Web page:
Michigan’s plan for the robot invasion
I suddenly realized a walk through a typical day in my life serves to illustrate the coming labor market disaster, something that may cost the jobs of millions of our fellow citizens:
Up at 6:00 a.m. Go down the driveway to pick up the morning paper, delivered as usual by the carrier. With the decline of print newspaper readers, his route is much smaller than it used to be. But he's reliable and friendly. The day of printed daily newspapers being delivered by carrier, however, is clearly coming to an end.
Off to work. I have a morning meeting with a guy who takes a cab to my office using a GPS to find the route. The cab waits for the return trip until the meeting is over. But in reality, jobs like his are also dwindling relics of the past. The man visiting me could have taken an Uber instead – and we could just as well have used a conferencing computer to conduct our meeting.
Lunch: Pizza delivered by a nice man in a uniform and a heated delivery bag. He too used a GPS to track his route to reduce downtime and costly waiting.
During mid-afternoon, FedEx delivers a small packet of documents. The delivery guy says business is down - people increasingly are faxing documents (another technology that is itself starting to wane) or scanning them and sending then via computer.
The U S. mail arrives around 2 p.m. We have a highly reliable carrier. She reports first-class mail use is going down and "snail mail" is increasingly dominated by delivery of magazines and pre-printed advertising brochures. She also wonders when "somebody is going to figure out how to use an automated mail truck to handle delivery."
Supper: Kathy and I typically make it together, and it's my turn to do the shopping. We don't have a supermarket food delivery service in our neighborhood yet, but places like Amazon are already experimenting with the service. And there's talk of home delivery via drone. The checkout lady at the store helps me as I run my purchases through a scanner – though it isn’t clear how long there will be human checkout assistance at all. Eventually, I get an automated receipt after paying with my credit card.
Evening: Our granddaughter's birthday is coming up. Kathy and I take a quick trip to the mall, where we try to understand the morass of electronic games for her.
Kathy notes that we could just as well have ordered them on the web and got next-day delivery, besides.
On the way home, we stop at the local gas station to fill up. Next car I get will probably be an electric hybrid. Why go to the local gas station when I could charge the car in my own garage?
You get the picture. Automation is not some vague development to be worried about in the gloomy future. It's rushing at us with the speed of a bullet train: "Recent developments in machine learning will put a substantial share of employment, across a wide range of occupations, at risk in the near future,” the respected Economist magazine recently concluded.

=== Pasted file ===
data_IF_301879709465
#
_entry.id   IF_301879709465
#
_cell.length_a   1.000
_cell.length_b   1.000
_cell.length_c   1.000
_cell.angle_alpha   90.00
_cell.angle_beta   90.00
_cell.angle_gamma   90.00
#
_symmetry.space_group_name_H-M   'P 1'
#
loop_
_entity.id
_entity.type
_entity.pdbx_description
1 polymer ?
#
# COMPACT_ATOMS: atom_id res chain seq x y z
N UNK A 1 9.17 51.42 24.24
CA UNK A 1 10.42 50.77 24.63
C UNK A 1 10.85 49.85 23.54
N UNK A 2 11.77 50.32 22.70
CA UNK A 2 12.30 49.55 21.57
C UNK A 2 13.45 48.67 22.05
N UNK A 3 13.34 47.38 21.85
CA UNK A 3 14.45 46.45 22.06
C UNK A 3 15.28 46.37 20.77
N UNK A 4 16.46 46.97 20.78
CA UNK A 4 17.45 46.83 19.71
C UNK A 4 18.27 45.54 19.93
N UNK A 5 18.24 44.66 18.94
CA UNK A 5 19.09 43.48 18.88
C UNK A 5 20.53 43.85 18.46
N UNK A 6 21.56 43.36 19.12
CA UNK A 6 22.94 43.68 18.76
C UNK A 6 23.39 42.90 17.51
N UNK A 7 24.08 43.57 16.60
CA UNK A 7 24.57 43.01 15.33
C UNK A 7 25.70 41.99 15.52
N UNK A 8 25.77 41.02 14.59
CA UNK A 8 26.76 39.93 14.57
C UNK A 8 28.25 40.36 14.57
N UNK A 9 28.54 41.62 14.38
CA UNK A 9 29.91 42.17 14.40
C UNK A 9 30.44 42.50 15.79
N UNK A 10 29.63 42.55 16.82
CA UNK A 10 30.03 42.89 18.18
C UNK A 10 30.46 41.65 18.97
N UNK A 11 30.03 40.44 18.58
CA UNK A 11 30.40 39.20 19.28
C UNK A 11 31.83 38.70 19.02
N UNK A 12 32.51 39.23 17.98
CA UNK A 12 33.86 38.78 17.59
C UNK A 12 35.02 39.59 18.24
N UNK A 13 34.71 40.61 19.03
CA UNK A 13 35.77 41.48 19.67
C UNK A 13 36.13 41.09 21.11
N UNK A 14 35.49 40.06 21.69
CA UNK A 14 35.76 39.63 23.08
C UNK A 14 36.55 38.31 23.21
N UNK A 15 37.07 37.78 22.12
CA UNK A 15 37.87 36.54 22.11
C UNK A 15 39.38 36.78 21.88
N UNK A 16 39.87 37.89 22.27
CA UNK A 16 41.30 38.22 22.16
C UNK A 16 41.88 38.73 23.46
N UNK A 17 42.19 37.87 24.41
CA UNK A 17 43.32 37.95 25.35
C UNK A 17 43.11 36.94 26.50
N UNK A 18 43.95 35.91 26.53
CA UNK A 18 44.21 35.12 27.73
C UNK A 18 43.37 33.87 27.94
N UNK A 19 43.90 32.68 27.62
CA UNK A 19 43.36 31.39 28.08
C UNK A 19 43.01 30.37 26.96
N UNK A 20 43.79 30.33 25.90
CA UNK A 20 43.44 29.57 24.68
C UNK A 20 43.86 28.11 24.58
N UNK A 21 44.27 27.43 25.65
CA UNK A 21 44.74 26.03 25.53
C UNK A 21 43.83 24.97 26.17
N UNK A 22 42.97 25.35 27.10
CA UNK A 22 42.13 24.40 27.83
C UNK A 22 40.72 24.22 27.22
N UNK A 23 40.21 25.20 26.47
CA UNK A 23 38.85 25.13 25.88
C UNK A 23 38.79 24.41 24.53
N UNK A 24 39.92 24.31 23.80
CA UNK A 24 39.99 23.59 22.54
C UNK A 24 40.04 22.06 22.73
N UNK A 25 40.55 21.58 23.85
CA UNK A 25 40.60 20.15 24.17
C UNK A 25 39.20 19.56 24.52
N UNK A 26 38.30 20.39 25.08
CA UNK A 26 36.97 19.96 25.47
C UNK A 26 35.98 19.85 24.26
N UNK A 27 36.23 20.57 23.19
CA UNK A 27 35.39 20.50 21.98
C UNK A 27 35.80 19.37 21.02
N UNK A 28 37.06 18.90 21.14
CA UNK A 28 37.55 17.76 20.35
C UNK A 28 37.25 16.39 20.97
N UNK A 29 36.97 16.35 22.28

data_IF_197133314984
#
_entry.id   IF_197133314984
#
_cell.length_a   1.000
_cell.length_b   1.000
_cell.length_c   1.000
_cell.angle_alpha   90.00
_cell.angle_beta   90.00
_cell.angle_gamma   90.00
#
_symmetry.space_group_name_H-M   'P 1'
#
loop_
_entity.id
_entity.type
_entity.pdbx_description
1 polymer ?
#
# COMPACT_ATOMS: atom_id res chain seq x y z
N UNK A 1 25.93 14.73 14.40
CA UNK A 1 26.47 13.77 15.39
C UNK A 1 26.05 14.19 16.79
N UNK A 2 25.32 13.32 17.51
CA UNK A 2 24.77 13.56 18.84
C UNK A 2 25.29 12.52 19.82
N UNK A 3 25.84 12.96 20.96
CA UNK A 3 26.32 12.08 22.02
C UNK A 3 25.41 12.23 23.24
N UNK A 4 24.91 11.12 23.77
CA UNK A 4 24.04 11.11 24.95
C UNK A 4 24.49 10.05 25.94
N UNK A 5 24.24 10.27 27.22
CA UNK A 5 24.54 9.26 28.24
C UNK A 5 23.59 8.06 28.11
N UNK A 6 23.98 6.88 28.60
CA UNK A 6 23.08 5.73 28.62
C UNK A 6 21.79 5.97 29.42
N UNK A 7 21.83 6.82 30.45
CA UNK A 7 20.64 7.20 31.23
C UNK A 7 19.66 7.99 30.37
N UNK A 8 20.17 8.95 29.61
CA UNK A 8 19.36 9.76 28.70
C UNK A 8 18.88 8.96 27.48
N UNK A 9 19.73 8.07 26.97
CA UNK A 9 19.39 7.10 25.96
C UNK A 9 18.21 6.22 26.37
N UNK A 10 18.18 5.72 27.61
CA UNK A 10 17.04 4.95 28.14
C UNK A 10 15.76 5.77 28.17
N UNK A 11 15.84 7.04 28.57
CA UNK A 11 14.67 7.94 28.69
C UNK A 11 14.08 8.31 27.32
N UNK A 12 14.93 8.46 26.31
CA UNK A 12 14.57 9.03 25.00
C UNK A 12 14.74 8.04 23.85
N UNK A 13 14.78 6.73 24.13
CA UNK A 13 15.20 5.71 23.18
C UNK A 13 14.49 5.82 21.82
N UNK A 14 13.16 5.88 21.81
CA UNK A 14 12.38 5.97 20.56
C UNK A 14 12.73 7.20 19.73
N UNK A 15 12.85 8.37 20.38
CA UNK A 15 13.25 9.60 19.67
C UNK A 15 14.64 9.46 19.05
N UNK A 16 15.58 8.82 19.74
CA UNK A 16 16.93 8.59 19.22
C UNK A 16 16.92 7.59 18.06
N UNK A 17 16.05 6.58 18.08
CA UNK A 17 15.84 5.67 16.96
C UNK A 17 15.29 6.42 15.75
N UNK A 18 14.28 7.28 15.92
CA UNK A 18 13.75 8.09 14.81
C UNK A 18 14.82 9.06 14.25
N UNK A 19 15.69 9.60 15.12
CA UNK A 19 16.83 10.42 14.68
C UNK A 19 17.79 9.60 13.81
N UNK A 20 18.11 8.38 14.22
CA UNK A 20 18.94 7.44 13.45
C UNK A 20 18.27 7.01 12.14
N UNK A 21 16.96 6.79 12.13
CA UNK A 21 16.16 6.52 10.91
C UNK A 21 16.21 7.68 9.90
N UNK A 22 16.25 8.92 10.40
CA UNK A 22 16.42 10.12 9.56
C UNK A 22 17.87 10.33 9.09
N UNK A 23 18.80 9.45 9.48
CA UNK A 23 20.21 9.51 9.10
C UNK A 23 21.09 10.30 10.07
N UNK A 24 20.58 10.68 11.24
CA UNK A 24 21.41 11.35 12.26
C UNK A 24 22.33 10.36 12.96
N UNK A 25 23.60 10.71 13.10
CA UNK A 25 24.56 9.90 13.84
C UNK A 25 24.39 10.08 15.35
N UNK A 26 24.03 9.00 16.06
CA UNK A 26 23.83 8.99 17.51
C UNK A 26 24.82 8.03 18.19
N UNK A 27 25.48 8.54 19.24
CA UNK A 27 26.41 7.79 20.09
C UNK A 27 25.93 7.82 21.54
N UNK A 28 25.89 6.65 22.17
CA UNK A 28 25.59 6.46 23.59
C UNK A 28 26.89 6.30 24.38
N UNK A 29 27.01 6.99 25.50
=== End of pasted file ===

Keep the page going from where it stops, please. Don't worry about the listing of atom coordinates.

As Bridge recently noted, a pair of Oxford University researchers looked at 702 occupations in a widely cited 2013 study, and concluded that an astonishing 47 percent of American workers were at high risk of having their jobs automated. Particularly vulnerable are workers in transport and logistics, such as taxi and delivery drivers. Also at risk are cashiers, counter check-out staff and rental clerks.
MORE COVERAGE: The disappearing cashier. And why Michigan should worry
My guess is the march of automation is remorseless and unstoppable. And the consequences for workers seem equally dire, with enormous increases in unemployment nearly inevitable.
What's the solution?
Instead of fighting the inevitable, it's to give the labor force the skills they need to compete by adding capabilities and competency training to high school, community college, and even university curricula.
Just as important, we have to finding a way to impart those skills to the essentially unskilled high school graduates we’ve been producing, many of whom aren't even in the labor force at all, since they've stopped looking for any kind of job.
How are we going to do this? Who is going to pay for it? And how fast do we have to move to avoid an economic catastrophe?
This much is certain: These essential questions call for an unvarnished discussion to start right now, and this issue should dominate the statewide elections next year
We need to face what we’re up against ‒ and use that knowledge to set the agenda for our economy and our education system. But when I look at what’s preoccupying our representatives in Washington and Lansing these days, it doesn't give me much hope.
I hope something happens to make me pleasantly surprised.
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